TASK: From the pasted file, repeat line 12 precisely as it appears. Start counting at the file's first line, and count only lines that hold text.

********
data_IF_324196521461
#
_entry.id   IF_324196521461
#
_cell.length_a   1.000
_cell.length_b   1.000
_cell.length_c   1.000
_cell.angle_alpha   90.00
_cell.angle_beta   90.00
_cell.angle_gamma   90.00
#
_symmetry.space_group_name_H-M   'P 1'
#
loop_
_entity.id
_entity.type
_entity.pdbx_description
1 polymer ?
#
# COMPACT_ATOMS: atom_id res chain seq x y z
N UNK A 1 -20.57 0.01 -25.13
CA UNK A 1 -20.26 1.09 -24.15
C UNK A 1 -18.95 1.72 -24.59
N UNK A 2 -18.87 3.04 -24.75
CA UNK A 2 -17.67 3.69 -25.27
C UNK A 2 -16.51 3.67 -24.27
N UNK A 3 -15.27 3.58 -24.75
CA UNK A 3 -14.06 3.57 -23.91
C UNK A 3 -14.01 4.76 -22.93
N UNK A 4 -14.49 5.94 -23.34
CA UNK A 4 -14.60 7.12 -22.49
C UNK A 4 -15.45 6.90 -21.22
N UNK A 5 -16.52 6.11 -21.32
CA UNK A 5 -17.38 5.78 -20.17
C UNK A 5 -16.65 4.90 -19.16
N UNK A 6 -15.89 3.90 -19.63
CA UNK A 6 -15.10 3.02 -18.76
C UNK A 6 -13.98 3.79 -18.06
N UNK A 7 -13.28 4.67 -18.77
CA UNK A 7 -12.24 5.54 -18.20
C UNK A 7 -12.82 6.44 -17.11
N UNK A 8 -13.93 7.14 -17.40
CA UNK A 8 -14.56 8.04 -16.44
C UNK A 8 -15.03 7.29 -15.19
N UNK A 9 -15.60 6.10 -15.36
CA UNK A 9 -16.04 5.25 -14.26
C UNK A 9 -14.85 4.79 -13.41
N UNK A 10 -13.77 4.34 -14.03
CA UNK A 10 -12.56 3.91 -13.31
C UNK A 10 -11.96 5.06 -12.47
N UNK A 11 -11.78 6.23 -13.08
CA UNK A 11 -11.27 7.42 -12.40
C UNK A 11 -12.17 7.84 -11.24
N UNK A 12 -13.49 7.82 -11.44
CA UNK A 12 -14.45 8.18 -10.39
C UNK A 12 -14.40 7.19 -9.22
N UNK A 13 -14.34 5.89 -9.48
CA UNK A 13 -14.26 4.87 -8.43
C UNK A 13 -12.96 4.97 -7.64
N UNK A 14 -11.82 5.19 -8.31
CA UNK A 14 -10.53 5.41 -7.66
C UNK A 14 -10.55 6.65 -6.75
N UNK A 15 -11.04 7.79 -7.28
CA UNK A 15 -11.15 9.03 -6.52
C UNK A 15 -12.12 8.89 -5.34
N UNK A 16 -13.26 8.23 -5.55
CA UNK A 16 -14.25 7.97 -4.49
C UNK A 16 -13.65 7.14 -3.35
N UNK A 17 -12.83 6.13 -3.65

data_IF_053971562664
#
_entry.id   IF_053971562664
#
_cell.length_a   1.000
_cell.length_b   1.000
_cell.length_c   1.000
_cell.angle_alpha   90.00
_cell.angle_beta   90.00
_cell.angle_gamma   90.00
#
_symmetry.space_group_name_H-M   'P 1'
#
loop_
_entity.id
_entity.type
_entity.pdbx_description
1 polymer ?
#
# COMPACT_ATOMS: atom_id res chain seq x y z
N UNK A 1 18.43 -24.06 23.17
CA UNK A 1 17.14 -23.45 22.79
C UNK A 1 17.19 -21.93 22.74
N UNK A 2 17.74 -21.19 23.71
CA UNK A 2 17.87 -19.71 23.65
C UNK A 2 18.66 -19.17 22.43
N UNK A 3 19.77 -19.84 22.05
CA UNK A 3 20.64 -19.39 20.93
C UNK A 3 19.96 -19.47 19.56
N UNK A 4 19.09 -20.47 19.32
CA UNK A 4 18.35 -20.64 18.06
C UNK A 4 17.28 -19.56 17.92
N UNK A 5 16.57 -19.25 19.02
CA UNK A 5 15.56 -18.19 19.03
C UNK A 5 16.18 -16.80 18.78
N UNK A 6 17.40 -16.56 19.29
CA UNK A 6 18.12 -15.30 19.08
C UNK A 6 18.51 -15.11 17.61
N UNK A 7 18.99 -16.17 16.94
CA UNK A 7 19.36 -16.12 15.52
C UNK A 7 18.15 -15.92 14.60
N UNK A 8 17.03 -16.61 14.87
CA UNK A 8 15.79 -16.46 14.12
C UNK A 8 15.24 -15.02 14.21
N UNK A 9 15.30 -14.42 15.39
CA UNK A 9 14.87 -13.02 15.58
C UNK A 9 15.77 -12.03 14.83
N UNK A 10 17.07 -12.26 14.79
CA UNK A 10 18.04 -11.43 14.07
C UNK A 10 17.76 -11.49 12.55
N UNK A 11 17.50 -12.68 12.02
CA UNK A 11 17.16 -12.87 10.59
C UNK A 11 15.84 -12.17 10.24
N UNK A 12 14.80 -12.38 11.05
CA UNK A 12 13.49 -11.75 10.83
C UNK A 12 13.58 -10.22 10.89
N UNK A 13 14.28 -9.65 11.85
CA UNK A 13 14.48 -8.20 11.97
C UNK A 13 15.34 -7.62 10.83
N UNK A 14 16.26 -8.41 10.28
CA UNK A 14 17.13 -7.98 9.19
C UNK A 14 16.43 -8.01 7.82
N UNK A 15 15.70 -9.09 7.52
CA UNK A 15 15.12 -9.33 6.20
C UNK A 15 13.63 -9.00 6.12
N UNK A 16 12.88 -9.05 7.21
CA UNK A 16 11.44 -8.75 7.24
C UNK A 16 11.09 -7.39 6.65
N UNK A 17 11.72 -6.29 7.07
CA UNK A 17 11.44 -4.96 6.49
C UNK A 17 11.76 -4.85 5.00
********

_symmetry.space_group_name_H-M   'P 1'